Late payments on cards worsen as balances rise, NY Fed says
Card delinquencies rose 'notably' in 2017 but remain historically low
Expert on consumer credit laws and regulations.
U.S. consumers’ credit card debt is weighing more heavily on their budgets, a new federal report shows.
Late payments on cards worsened in the fourth quarter of 2017, according to the Federal Reserve Bank of New York’s Household Debt and Credit report. It was the fifth quarter in a row that delinquent payments worsened.
“The flow into 90-plus days delinquency for credit card balances has been increasing notably from the last year," the report said. Bills 90 days late or more are considered “seriously delinquent” in bank terms.
In the fourth quarter of 2017, 7.6 percent of total card balances were seriously delinquent, in dollar terms. A year before, in the fourth quarter of 2016, 7.1 percent of total balances were seriously delinquent.
The rising problems came as balances on cards grew by $55 billion over the year, to $834 billion.
Other results from New York Fed's Q4 2017 Household Debt and Credit report:
- Average balance per credit card account grew $59.78 over the year, to $1,779.16.
- There were 468.8 million credit card accounts in the U.S., up by 15.7 million from a year ago.
- The fraction of consumers with a debt in collection fell to 10.7 percent, from 12.26 a year ago.
- The average amount of debt in collection fell to $1,309, from $1,343 a year ago.
Total household debt increased, delinquencies improved
The quarterly study – drawn from a sample of Equifax credit reports – looks at all types of household debt, including mortgages, home equity loans, student loans and car loans as well as credit cards.
Total household debt of all types grew 1.5 percent in the quarter to $13.15 trillion, the 14th straight quarterly increase, the report said. That’s $473 billion higher than the pre-recession peak reached in 2008. All types of loans grew except for home equity in the quarter.
Overall delinquencies improved slightly – in contrast to the worsening late payments on credit cards. Looking at all debts, only 4.7 percent were in some stage of delinquency, by dollar value, down from 4.8 percent in the in the fourth quarter of 2016.
Credit card delinquencies at half Great Recession levels
“Overall, consumers have a very manageable debt load right now,” said Scott Hoyt, senior director at Moody’s Analytics responsible for consumer forecasts and analysis.
Credit card delinquencies, while rising, are still only about half their peak levels during bad economic times, report data show. Seriously delinquent card balances nearly reached 14 percent of total balances in the first half of 2010, after the layoffs during the Great Recession took their toll on family budgets, according to data released with the household debt report.
“As consumers get more access to credit there’s going to be deterioration in credit quality.” Hoyt said. “That’s not necessarily a terrible thing.”
Lenders who opened their doors wider to borrowers during the economic recovery are starting to tighten their standards for issuing new cards, according to the Fed’s survey of senior loan officers. That should keep delinquencies from growing too quickly, Hoyt said.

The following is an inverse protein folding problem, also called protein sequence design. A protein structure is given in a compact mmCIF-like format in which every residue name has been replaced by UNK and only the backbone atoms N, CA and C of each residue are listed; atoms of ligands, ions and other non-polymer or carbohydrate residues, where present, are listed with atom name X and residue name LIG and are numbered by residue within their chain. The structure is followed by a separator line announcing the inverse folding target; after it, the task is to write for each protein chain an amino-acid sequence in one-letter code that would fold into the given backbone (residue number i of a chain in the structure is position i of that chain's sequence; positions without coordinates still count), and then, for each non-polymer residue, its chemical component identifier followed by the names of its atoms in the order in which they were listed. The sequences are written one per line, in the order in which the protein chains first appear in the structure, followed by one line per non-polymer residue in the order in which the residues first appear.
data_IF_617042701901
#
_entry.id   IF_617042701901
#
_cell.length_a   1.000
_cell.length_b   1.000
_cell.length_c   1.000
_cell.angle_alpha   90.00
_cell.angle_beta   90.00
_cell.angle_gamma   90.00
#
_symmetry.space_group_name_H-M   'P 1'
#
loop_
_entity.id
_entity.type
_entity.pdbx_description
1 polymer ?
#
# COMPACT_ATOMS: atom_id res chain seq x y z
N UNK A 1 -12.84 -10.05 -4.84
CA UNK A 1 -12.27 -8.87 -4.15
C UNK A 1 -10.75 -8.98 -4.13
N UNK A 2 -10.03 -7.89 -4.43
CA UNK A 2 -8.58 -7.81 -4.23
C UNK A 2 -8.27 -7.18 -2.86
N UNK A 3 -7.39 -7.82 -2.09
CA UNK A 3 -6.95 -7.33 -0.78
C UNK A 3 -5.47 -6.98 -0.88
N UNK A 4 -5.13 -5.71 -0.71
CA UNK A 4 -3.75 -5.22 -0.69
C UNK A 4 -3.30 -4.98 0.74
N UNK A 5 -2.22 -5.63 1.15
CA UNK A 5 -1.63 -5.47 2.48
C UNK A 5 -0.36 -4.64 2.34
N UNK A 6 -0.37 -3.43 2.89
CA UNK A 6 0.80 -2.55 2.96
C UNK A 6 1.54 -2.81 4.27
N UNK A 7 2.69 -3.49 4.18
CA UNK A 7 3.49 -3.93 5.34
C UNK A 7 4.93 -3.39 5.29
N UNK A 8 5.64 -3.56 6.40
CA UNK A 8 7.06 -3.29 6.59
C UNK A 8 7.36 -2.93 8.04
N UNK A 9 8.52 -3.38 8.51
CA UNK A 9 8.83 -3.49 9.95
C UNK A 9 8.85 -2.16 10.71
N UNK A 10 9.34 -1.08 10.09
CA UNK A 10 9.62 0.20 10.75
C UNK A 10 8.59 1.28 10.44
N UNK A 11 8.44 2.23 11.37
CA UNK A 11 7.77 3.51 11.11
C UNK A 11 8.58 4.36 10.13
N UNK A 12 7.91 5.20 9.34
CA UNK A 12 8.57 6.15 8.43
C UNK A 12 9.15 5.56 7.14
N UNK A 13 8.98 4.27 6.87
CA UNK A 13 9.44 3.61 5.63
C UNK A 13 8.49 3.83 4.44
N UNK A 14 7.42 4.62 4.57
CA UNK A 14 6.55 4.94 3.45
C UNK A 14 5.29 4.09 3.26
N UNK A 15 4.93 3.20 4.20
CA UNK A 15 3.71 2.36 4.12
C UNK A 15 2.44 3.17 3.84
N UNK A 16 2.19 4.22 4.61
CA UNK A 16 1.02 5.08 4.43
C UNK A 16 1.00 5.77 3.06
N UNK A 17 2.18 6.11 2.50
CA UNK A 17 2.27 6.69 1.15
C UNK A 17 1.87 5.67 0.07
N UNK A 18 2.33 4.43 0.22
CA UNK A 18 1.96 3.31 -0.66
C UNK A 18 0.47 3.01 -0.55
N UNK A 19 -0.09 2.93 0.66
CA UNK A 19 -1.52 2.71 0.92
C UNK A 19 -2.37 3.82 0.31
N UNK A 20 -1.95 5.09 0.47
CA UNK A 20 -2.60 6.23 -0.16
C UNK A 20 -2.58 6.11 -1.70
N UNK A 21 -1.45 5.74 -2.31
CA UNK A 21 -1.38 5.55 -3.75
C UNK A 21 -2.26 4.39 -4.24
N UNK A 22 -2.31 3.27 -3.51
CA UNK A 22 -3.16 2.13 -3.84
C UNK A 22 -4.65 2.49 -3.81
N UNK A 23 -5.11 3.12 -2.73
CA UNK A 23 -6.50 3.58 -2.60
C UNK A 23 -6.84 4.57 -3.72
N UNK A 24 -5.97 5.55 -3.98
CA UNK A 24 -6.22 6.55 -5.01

The rising credit card debt burden and late payments came amid good economic times, with the U.S. unemployment rate holding at 4.1 percent.
Rising delinquencies contrast with consumer optimism
Are consumers burying their heads in the sand about their rising delinquencies? Another survey from the New York Fed found that consumers are growing less afraid of missing a minimum debt payment.
The January survey “shows continued improvement in expectations about households’ year-ahead financial situation,” the New York Fed said in a news release.
Interest rates are projected to rise more this year, making it more expensive to carry a balance. Rate setters at the Federal Reserve project three rate hikes this year. Economists say that the pace could quicken if inflation heats up, fueled by spending increases in last week’s federal budget agreement.
“The $300 billion increase in the spending cap over two years, laid out in the federal budget deal, could add to inflationary pressures at a time when the economy is already operating at close to full capacity,” TD Economics economist Katherine Judge wrote in a Feb. 9 analysis.
Mortgage debt in the spotlight
In a detailed look at housing, New York Fed economists found that mortgage debt remains 4.4 percent below its peak in the bubble days of 2008. But different areas of the country are faring differently.
“Some regions of the country have long surpassed their earlier peak,” New York Fed economists wrote in a blog post, “while the areas hit hardest during the Great Recession – those with the largest home price declines and highest foreclosure rates – have aggregate mortgage balances far below their previous peaks, even as home prices have largely recovered.”
States with mortgage balances 10 percent above their previous peak include Texas, North Dakota and Delaware. Meanwhile, some states hit hardest by falling home prices – such as Florida, Arizona, Nevada and California have mortgage debt 10 percent below their previous peak.
See previous coverage: NY Fed: Credit card delinquencies continue to rise, Guide to rising credit card interest rates
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